A 2014 seminar covered the important role of earthworms in helping to improve soil structure; the improved drainage and cultivation implications of improved soil structure; the beneficial effects on soil structure and soil organic matter (SOM) levels of introducing cover crops into rotations; improving the farm drainage system and knock-on benefits in relation to drilling and improved black-grass control; the importance of waiting for soil to dry out before working it, avoiding compaction; and the impacts of increasing SOM on soil erosion, run-off and soil structure.

The first seminar in 2018 will cover:

  • Herbal leys and pasture fed livestock in arable systems.
  • Experimenting with ley species mixtures for dairy, forage, and soil health.
  • Integrating livestock to graze herbal leys, cover crops, and manage arable weeds.
  • Diverse leys and building soil organic matter.
  • Monitoring the impact of leys on soil health.

Their conclusion: “In response to increasing challenges including declining soil fertility, problem weeds such as blackgrass and increasing cost of inputs, there is a need to rethink the way we farm. Agricology supports farmers and growers to transition to more resilient, sustainable farming systems, bringing together research and farmer experience on agroecological practices (such as reduced tillage, cover crops and reintegrating livestock) to replace inputs with knowledge”.





The World Must Detoxify Its Toxic Farmlands: Devinder Sharma

Plenary address at the 19th Organic World Congress, New Delhi, Nov 19-11, 2017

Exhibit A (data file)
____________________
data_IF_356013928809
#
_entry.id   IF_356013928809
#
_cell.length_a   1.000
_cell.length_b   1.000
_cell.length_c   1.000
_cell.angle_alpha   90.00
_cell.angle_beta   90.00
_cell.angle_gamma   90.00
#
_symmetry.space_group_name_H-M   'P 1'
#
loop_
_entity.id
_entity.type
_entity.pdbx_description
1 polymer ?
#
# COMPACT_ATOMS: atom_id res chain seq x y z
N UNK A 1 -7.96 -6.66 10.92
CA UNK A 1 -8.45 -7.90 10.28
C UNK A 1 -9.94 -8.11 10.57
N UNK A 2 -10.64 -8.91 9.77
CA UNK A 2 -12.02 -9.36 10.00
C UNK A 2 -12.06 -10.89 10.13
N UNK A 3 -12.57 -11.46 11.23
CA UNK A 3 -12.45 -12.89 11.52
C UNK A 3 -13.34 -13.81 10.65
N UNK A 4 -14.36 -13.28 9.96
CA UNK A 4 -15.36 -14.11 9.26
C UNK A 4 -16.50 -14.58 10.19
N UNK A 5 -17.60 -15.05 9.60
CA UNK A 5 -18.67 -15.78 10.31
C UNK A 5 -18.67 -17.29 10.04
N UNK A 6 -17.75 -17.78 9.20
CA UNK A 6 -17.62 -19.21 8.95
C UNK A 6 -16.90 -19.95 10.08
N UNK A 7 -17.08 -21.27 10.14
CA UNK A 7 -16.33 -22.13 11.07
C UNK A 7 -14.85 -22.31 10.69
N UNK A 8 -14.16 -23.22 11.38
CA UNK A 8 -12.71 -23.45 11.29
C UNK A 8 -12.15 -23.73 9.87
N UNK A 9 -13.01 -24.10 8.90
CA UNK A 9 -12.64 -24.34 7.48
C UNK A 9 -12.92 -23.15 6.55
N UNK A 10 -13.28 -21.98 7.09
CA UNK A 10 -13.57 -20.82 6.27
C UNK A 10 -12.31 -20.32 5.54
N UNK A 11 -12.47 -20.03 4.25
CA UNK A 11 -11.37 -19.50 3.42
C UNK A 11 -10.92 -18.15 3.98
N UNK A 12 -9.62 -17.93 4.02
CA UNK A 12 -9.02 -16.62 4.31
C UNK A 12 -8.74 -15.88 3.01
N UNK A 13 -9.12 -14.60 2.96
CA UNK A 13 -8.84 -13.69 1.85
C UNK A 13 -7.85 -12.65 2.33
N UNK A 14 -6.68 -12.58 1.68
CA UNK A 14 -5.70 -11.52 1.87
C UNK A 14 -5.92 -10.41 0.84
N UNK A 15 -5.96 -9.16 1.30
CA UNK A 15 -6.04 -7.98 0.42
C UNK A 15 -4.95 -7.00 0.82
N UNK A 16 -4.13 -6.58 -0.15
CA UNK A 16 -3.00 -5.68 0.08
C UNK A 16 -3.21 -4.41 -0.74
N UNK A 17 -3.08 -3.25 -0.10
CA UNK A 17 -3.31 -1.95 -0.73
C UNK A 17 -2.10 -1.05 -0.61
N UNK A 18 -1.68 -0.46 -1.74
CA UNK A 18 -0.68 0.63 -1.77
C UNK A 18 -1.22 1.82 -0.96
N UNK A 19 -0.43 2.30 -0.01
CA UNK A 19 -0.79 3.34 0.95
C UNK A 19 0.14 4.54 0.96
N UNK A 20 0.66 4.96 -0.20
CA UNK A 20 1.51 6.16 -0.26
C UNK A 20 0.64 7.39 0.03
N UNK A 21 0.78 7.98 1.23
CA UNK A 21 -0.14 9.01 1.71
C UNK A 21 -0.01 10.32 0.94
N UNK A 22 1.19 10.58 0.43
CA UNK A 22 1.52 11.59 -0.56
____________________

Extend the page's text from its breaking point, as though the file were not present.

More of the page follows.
“Any harm we inflict on nature will eventually return to haunt us… this is a reality we have to face.”  Xi Jinping, President of China

The evidence is all there. With soil fertility declining to almost zero in intensively farmed regions; excessive mining of groundwater sucking aquifers dry; and chemical inputs, including pesticides, becoming extremely pervasive in environment, the entire food chain has been contaminated. Further, as soils become sick, forests are logged for expanding industrial farming, erosion takes a heavy toll[1] leading to more desertification. With crop productivity stagnating thereby resulting in more chemicals being pumped to produce the same harvest, the farmlands have turned toxic. Modern agriculture has become a major contributor to Greenhouse Gas Emissions (GHGs) leading to climate aberrations.

Read on here:





More land is growing crops free from genetic modification and synthetic pesticides

Lancashire organic farmer, Tom Rigby (right) draws attention to news that In England, DEFRA data shows a 47.2% increase in land in organic conversion.

Latest government figures on UK organic food production show the sector is continuing to thrive on the back of strong organic food sales, says organic licensing body OF&G.